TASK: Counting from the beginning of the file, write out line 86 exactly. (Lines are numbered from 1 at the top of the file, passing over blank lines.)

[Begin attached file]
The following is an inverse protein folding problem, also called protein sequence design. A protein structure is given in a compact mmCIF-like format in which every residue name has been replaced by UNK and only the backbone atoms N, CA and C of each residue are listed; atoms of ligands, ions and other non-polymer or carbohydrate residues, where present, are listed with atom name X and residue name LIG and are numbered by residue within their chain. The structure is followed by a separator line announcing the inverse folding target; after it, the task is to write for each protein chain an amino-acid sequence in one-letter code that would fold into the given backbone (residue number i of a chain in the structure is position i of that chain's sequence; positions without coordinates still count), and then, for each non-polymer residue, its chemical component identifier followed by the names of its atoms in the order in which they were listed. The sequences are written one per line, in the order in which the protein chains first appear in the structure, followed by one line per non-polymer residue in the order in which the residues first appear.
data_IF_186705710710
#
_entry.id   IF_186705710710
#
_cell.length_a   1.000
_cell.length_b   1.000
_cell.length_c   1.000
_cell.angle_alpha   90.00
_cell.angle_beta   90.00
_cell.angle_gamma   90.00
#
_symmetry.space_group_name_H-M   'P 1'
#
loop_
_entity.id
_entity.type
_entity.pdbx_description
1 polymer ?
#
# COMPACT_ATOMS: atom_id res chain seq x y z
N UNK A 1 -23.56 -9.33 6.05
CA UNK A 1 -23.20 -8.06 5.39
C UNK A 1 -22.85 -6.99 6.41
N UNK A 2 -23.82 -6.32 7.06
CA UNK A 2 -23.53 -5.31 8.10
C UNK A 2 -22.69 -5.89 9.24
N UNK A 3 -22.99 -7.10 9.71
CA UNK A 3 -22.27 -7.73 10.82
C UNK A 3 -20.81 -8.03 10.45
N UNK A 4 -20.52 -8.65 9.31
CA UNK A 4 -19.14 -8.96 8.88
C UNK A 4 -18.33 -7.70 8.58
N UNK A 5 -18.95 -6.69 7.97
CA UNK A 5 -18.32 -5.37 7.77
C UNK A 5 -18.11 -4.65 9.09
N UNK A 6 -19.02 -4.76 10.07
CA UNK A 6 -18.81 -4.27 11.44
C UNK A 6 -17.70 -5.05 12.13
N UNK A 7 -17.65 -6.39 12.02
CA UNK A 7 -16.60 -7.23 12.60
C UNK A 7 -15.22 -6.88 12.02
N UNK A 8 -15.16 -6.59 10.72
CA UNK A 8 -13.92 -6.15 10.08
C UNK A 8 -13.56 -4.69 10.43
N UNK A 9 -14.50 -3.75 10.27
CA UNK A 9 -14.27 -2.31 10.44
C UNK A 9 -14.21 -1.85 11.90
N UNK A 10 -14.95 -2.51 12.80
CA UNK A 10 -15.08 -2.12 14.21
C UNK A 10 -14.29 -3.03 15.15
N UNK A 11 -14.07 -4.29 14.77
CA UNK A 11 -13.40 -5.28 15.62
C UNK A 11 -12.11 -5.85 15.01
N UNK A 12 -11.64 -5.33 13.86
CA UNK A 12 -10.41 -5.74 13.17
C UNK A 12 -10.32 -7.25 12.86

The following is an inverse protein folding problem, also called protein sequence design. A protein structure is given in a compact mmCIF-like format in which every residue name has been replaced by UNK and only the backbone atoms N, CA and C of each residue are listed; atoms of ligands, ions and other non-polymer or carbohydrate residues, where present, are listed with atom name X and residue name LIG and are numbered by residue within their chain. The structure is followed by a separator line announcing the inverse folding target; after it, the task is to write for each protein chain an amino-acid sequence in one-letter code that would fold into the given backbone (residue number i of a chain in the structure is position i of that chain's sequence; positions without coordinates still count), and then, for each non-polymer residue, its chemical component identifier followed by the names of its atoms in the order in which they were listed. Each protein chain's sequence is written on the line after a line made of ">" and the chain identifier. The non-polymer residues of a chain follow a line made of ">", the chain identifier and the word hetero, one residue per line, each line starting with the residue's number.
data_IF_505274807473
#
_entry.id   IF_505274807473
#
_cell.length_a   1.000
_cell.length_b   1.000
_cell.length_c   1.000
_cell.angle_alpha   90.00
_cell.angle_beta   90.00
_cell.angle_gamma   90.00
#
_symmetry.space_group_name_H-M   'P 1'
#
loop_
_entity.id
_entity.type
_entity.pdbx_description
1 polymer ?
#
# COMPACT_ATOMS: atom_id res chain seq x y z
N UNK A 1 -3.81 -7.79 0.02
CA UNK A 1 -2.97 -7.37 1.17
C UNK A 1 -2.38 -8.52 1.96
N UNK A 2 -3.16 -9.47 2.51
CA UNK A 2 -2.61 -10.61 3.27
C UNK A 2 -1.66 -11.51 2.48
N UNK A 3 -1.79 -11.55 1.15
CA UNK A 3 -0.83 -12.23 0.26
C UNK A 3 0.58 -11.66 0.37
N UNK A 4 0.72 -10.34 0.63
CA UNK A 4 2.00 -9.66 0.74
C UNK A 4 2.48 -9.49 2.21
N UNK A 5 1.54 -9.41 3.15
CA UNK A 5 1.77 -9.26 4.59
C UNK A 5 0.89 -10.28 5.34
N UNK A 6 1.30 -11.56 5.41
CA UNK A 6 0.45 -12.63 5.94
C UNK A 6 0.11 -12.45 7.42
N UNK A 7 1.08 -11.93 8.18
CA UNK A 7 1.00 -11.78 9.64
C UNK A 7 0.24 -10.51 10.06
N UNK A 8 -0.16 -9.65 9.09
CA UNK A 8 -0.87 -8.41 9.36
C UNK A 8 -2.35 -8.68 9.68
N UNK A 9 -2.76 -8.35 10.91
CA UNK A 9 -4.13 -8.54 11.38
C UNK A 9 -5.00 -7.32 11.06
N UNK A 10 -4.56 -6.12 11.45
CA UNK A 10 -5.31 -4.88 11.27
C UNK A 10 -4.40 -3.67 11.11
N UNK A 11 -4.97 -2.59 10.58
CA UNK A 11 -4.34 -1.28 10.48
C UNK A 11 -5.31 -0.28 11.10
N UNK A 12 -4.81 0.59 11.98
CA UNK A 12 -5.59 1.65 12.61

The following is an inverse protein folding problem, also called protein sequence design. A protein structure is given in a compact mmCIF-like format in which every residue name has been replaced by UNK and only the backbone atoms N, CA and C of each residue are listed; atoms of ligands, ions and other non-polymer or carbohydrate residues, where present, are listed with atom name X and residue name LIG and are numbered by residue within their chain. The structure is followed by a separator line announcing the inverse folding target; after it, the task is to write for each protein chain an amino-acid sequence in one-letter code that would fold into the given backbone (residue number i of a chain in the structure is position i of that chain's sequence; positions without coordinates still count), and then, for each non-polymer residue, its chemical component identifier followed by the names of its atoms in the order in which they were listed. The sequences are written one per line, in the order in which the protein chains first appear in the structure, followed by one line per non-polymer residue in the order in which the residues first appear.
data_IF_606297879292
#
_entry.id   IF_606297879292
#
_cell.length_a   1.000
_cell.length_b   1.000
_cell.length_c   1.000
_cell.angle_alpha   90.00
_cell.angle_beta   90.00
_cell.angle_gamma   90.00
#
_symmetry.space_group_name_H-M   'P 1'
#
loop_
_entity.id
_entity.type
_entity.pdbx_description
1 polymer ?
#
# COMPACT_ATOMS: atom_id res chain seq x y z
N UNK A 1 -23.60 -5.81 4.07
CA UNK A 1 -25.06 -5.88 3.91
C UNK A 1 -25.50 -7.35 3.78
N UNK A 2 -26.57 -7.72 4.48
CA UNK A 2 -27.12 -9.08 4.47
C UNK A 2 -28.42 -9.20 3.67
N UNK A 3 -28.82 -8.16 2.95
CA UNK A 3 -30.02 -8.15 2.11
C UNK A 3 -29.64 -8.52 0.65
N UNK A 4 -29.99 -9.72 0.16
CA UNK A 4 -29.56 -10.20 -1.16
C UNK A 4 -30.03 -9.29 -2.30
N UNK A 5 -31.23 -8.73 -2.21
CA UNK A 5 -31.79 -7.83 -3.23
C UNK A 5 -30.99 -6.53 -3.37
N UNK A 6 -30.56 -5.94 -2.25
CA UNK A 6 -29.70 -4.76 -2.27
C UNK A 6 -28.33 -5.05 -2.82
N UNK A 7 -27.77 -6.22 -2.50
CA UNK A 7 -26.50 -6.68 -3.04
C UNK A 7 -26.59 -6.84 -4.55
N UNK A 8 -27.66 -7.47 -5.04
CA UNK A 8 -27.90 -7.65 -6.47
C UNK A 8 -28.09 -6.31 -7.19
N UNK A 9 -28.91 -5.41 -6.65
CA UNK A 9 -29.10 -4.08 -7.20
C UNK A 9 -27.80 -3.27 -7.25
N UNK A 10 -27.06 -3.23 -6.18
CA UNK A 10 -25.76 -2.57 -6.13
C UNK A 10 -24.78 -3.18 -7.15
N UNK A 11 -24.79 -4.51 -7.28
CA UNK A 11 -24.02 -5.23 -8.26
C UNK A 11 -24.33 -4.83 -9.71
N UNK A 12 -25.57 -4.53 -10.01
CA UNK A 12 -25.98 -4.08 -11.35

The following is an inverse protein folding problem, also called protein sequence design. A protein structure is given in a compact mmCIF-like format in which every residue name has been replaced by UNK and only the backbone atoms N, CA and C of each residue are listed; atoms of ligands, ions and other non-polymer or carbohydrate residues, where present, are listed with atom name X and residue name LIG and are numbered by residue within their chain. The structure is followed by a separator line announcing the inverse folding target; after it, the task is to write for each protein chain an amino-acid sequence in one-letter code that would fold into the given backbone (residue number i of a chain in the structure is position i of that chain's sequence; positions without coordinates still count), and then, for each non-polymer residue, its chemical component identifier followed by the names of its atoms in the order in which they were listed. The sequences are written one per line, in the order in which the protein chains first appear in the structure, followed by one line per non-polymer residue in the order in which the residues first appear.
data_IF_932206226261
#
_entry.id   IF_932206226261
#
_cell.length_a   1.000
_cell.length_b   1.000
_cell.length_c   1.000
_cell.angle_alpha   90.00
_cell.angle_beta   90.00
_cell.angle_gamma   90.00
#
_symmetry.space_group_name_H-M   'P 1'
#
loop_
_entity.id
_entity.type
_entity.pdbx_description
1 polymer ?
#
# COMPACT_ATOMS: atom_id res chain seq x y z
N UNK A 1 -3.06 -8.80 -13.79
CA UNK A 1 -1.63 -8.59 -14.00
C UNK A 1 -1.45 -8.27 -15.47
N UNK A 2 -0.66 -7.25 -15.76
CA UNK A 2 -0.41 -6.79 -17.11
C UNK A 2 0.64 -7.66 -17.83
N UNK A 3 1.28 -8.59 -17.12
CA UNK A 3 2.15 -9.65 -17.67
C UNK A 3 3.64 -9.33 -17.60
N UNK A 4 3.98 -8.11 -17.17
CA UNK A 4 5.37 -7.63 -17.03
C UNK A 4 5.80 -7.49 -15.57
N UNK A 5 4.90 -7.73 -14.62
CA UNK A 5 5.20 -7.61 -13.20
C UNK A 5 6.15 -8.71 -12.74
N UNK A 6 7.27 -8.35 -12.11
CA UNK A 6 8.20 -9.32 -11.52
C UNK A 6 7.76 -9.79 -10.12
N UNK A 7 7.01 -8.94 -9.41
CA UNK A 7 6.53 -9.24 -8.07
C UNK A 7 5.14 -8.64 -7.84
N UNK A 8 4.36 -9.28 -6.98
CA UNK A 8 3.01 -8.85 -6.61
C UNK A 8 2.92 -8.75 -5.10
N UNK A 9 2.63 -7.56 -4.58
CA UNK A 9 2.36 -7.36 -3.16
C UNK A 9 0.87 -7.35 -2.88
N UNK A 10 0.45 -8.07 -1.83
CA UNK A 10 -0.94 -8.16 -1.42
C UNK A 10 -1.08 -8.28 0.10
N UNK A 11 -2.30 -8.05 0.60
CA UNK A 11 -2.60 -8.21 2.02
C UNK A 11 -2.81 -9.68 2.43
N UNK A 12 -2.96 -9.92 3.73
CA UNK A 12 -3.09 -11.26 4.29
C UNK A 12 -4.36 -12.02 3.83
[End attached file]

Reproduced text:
CA UNK A 3 -0.83 -12.23 0.26